Greater awareness of climate impacts, as well as their inclusion in skill policy discussions, is required to ensure that skill needs are addressed and apprenticeships are implemented to create and confront the green labor market demands.

To address such challenges, ISC’s Sustainable Manufacturing Livelihoods Program (SMLP), supported by the ClimateWorks is providing factories with the increased talent pool they require to expand their sustainable manufacturing practices and increase their competitiveness in regional and global supply chains, as well as equipping the country's youth withmarketable skills in the green jobs market and increased livelihood opportunities.

Between 2017 and 2030, 18.8 million people will require vocational education of which 7.5 million coming from the existing workforce, while 11.3 million from a completely new pool. India has also established one of the world's largest skills mapping, training, and support systems in order to train 150 million people in newly created green jobs within sectors ranging from low-carbon transportation fuel to e-mobility to large-scale solar power production and a coal phase-out plan. This is majorly done in accordance with national standards through the establishment of a new statutory body in a public-private partnership, known as the Skill Council for Green Jobs (SCGJ).

SCGJ was created by the Ministry of Skill Development & Entrepreneurship (MSDE) and is promoted by the Ministry of New and Renewable Energy (MNRE), Ministry of Power (MoP) and Confederation of Indian Industry (CII).

Dr Praveen Saxena, CEO, Skill Council for Green Jobs says “The skilling aspect in the manufacturing sector in India is rather weak and urgently demands linkages between industries and training institutes to incorporate generic solutions towards manpower & skilling.” He accentuates the need of permanent institutes/skilling centers where experts, technicians, workforce, industries and academicians come together to provide “quality green skills”.

For a holistic approach both green jobs upskilling and new job creation is needed. Several of ISC’s initiatives like Environment, Health and Safety Center (EHS+) and SMLP - Case study 8, page number15 work with the objective of providing high-quality, globally-vetted skills and technical expertise in the manufacturing sector.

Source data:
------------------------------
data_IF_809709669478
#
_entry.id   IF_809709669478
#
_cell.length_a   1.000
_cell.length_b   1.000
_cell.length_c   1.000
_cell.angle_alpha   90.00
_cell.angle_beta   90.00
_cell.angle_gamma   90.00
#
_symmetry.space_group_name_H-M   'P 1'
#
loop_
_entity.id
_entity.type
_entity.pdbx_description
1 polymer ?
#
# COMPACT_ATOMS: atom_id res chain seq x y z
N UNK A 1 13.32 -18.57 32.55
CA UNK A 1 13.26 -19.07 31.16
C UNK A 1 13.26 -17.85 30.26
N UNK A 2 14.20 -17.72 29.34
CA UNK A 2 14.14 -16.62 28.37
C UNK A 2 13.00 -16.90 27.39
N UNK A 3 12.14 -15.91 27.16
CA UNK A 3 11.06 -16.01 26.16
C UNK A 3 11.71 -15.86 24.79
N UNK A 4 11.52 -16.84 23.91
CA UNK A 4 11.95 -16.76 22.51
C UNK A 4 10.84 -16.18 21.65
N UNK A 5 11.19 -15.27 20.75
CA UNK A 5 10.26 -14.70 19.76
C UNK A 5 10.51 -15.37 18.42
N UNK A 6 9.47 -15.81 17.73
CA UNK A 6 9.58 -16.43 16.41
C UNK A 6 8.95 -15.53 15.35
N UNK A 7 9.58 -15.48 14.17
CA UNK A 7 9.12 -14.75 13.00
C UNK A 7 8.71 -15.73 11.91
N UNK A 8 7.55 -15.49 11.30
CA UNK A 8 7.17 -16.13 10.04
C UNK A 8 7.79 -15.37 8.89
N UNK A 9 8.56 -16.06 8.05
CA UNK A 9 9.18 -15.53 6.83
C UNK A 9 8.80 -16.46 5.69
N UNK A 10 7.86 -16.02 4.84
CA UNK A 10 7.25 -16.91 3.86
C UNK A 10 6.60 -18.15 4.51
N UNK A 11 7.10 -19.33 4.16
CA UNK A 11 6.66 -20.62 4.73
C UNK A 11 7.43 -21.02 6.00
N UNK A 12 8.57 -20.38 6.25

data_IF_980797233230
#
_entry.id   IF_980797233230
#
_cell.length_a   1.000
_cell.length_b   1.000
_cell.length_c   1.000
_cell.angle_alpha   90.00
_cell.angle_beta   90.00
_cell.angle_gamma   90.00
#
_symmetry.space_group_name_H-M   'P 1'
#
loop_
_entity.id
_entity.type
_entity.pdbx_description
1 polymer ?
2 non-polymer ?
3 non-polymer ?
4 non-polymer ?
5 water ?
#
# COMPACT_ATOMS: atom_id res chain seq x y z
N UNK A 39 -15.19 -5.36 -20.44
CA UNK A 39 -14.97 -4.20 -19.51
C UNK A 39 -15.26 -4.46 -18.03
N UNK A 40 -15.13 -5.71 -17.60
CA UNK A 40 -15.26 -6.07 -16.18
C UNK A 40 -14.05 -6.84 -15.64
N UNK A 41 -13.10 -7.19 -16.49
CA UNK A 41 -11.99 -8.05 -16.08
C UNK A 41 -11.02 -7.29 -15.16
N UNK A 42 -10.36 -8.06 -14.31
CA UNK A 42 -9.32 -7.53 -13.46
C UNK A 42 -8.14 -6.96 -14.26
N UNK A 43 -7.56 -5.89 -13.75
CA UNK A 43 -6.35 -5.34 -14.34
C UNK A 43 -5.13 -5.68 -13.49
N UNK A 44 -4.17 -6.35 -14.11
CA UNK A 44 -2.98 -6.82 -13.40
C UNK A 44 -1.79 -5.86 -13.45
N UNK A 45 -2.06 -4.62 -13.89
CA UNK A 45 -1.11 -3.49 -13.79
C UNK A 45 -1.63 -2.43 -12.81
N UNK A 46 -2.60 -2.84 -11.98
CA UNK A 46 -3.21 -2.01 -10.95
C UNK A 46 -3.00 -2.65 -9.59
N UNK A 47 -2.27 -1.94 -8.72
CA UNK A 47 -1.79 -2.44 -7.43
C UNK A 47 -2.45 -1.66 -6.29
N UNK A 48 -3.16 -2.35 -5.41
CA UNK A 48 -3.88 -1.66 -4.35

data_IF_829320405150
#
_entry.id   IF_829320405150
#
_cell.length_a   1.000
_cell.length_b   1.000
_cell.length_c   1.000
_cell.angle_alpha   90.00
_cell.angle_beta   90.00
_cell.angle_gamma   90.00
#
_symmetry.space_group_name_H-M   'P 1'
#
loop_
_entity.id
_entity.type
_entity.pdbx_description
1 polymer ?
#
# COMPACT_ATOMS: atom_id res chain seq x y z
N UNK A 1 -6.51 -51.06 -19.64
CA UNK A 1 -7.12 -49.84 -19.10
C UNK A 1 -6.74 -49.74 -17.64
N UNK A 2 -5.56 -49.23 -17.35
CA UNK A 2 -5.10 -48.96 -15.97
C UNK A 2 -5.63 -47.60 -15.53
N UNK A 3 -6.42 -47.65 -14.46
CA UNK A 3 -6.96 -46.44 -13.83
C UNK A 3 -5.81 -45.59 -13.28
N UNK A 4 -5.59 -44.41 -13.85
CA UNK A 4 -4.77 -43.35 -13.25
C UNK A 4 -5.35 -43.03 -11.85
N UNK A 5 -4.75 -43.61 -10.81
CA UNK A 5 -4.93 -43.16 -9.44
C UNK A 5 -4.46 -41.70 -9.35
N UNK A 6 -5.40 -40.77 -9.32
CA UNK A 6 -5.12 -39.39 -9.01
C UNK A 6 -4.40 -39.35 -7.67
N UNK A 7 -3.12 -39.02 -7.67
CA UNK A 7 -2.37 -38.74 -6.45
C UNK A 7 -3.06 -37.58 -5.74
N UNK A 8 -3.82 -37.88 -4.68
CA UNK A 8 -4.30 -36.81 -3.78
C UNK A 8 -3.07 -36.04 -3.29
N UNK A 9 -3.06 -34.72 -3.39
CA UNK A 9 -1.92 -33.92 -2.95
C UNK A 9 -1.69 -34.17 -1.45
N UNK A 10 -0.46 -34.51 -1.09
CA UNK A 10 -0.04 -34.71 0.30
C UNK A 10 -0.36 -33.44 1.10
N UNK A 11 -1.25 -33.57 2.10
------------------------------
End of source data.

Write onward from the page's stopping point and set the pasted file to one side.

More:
ISC has been able to build an inclusive, locally skilled ecosystem, with its approach of comprehensively mapping the skilling gaps, designing capacity building modules, training existing SME workers and delivering technical modules to fresh graduates - to fully support greening of industrial clusters.

Furthermore, with its new program "Accelerating Clean and Equitable Manufacturing (ACE)" ISC aims to transform the green-jobs movement, towards more holistic equitable green job ecosystems. ACE will help move the needle, beyond just the current focus of only demand and supply interventions to fully incorporate elements of diversity and inclusion.

ISC’s EHS+ Factory engagement program- Facts, figures, and impacts

‘Greening’ of the jobs is the notion that is routinely exaggerated, however, with the fast approaching climate changes and their subsequent effects on policy & structural adjustments in the global economy, the need for transition of green jobs to just “jobs” is of prime importance.

As the world progresses towards a sustainable ecosystem demand lies in blurring the line between jobs and green jobs. The private sector could play a huge role in establishing a strong foundation for green jobs in India, especially with the booming start-up culture in the country.

Zomato’s carbon-conscious deliveries on bicycles for short distances, are providing employment opportunities to resource poor sections of the society and also avoiding transportation carbon emissions. For green jobs to thrive there needs to be an increased appreciation towards green and sustainable practices, a specific regulatory framework to promote green businesses, and a competitive ecosystem that creates green jobs.

The green jobs are not merely a set of few jobs and skills but rather, a whole new employment theme that needs exploration for the economic growth and the sustainable development of a country to go hand-in-hand. This holds especially true for the developing nations, like India. There are individualistic efforts from different agents i.e., governmental agencies, policy makers, employers and employees but the question of its comprehensiveincorporation amongst various levels of society still needs to be addressed towards creation of Green Economy.

(Bhavya Aggarwal, Hurrain are from Institute for Sustainable Communities)